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Do Stock Buyback Programs Work?

Canadian Stock News Cantech

You’ve seen it dozens of time this year, the “Normal Course Issuer Bid” press release. When management decides their share price is so devalued that the best use of company cash is to buy its own stock, should you be buying too? Caseridge Capital’s Adam Adamou looks at the performance of these companies this year.

Do Stock Buyback Programs Work?
by Adam Adamou, Caseridge Capital Corp.

Many small to medium capitalization TechSys companies often ask us for advice on
whether they should initiate open market stock buyback programs, usually in the
belief that their shares are undervalued and that such a program will result in a
larger increase in their share price over time. Our response is typically as
follows: “stock buybacks don’t work for small caps, save your money and use it to
grow your business, and in any case, most of the companies that initiate stock
buyback programs do not follow through with much in the way of stock buying”. Don’t
get me wrong, they announce the buyback, they just don’t follow through with the
buying part. Institutional investors have learned over the years to ignore these
announcements as the typical yelp from disgruntled management groups looking for
attention.

And yet, they outperform.

Over the last twelve months, TechSys sector companies
that initiated stock buyback programs have gained an average of 67% (on an equal
weighted basis) vs. the S&P/TSX 60 Index which gained increased by 19% – more than
triple the gain, even though gross, EBITDA, earnings and net income margins have
been lower than the Canadian big cap index. This is important in that while the
multiples for the Buyback group are lower, the margins are also lower and by the
wisdom of our GMM model, lower margins should result in a stock underperforming over
time.
Comparing this Buyback group to some broader market indices, we were once again
surprised by the results:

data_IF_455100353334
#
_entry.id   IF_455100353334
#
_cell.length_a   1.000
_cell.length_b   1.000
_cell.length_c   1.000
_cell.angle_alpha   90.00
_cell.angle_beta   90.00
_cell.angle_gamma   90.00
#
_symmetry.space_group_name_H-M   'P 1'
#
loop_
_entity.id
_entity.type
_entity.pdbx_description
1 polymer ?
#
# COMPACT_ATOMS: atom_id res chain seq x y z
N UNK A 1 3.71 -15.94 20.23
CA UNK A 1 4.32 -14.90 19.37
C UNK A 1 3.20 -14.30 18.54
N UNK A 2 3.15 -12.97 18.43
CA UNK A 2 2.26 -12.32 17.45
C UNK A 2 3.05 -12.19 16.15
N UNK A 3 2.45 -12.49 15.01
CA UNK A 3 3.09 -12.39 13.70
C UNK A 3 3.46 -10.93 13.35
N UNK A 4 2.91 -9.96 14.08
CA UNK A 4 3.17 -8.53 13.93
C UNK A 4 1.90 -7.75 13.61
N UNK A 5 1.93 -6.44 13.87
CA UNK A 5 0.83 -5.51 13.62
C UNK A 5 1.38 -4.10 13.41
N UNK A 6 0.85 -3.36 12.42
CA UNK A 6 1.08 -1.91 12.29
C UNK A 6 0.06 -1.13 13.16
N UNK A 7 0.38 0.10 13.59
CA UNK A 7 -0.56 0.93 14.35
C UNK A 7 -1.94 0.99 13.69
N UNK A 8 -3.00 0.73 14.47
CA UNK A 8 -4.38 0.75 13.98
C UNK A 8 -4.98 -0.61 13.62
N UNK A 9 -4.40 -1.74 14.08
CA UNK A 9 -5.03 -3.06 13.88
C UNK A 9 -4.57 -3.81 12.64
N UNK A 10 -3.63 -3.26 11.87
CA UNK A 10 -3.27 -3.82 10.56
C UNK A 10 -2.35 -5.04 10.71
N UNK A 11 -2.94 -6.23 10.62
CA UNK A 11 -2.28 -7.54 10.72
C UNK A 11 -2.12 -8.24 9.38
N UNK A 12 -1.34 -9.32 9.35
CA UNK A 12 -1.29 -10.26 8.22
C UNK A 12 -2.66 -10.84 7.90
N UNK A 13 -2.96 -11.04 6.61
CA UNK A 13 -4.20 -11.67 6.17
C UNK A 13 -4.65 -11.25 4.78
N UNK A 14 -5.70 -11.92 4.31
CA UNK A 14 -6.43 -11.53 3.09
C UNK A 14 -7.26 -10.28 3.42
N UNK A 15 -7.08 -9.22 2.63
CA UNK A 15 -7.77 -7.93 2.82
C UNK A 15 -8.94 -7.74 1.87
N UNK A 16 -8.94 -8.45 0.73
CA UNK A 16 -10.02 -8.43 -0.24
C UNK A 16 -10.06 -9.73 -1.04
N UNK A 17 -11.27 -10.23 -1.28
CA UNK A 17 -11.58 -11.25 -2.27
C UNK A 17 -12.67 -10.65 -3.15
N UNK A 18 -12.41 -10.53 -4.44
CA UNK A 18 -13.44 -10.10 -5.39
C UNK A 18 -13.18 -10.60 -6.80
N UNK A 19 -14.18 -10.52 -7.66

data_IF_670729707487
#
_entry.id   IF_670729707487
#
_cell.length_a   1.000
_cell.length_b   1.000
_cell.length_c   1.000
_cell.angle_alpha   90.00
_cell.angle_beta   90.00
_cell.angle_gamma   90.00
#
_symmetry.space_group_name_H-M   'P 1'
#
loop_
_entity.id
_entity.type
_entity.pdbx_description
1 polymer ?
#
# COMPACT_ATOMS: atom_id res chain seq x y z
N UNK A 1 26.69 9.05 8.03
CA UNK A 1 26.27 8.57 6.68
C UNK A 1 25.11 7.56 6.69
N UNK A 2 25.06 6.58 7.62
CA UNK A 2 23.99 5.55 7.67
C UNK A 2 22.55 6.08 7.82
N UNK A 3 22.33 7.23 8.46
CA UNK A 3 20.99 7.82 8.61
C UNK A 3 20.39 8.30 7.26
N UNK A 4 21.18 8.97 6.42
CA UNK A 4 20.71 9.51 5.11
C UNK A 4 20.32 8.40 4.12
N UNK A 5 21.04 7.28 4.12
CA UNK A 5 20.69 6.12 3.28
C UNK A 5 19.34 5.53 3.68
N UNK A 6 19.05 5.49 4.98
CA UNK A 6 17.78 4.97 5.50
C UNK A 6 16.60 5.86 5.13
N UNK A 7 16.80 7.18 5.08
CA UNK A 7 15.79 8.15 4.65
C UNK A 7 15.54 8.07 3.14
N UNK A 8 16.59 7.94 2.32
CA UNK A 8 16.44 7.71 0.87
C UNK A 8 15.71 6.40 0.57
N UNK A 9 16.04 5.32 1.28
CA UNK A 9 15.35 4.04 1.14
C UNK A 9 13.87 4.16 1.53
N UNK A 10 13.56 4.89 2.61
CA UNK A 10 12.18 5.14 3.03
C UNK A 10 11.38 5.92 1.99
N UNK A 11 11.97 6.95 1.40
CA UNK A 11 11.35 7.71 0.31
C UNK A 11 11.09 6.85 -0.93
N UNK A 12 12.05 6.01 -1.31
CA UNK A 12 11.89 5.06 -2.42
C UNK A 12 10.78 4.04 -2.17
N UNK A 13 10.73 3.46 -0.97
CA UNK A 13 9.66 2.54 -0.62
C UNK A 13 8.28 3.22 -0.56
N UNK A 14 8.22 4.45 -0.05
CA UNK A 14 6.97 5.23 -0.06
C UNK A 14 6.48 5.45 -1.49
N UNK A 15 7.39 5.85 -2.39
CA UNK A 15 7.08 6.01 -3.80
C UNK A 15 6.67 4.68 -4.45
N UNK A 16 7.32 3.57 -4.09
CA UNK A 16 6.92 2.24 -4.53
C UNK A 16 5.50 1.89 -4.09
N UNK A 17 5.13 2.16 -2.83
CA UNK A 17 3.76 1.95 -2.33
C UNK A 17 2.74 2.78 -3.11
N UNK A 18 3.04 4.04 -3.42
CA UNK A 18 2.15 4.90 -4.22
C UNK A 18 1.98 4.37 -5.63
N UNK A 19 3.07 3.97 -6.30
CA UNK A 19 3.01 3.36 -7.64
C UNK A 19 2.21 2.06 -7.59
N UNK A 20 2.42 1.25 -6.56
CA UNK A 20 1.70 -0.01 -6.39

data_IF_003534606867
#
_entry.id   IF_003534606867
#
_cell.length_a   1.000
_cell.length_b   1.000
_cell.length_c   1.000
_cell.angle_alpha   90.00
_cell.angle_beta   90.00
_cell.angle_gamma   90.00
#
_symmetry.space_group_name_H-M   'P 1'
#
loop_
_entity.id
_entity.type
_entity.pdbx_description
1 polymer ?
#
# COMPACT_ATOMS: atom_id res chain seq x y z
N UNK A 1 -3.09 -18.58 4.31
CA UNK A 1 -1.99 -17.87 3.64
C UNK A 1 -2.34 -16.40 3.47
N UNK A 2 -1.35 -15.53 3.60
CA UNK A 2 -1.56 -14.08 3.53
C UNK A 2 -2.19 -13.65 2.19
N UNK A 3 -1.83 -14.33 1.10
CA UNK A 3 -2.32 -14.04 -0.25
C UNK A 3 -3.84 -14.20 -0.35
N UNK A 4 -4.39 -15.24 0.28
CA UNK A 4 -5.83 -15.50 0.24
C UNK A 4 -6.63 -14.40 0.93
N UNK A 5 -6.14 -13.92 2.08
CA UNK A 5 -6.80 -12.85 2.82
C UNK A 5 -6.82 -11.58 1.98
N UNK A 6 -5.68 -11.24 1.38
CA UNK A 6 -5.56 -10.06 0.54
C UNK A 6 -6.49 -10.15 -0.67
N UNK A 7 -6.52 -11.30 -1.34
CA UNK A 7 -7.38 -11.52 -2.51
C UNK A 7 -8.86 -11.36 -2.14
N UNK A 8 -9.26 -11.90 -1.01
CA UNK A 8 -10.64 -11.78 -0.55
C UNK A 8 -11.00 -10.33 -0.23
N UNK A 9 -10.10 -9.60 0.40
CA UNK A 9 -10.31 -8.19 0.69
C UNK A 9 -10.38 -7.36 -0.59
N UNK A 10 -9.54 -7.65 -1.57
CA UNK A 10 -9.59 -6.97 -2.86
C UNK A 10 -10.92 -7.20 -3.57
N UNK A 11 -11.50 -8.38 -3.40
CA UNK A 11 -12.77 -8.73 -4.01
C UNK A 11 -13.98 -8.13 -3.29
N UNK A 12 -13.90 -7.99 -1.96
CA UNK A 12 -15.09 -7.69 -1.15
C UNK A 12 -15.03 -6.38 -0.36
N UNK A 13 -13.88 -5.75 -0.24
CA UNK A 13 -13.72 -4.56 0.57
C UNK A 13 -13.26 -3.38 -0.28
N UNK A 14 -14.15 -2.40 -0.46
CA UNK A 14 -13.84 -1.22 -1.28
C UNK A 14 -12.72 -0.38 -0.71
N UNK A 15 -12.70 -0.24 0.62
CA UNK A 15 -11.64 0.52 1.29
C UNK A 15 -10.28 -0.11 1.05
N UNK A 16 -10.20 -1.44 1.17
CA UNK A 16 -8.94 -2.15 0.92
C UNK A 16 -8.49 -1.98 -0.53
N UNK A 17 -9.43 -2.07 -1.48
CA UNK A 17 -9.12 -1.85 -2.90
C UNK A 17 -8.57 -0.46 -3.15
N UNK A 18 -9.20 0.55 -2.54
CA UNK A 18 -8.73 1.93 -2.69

The Buyback group has outperformed the 250 company Caseridge TechSys index by almost
10% over the last year, even as it presently trades at lower revenue. EBITDA and P/E
multiples. When compared to larger indexes, there really is no comparison, with
both the TSX 60 company large cap index and the TSX 300 company broader index
substantially underperforming. Even the Russell 2000 index – considered an
excellent proxy for the US mid-cap sectors, has been left in the dust by the Buyback
group, up “only” 26% over the last year even as it trades at twice the present
revenue and EBITDA multiples of the TechSys Buyback group.

The numbers are impressive. We do maintain however that the actual “buying” of
stock by companies that announce stock buybacks is rather skimpy, often resulting in
no decrease in the number of shares outstanding over the period that the program is
in place. Rather than indicating that a stock buyback program results in and of
itself in the shares of the target company outperforming, it may instead indicate
that management teams and Boards are excellent stock pickers, particularly when it
comes to their own shares.

With the present data group going back only one year, it is possible that these
figures represent an anomaly rather than the result of a market inefficiency that
might be exploited by investors looking to realize above average returns. We intend
to further explore this going back five and perhaps ten years, and we will add an
“insider buying” and an “insider selling” control group as well to see how these
control groups compare to the Buyback and the TechSys groups. At the very least,
this exercise is leading us to hesitate before we write off an announcement of a
“stock buyback” as being irrelevant to a company’s future stock price performance.

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We hope that you enjoy this weeks’ Caseridge TechSys DealBook.

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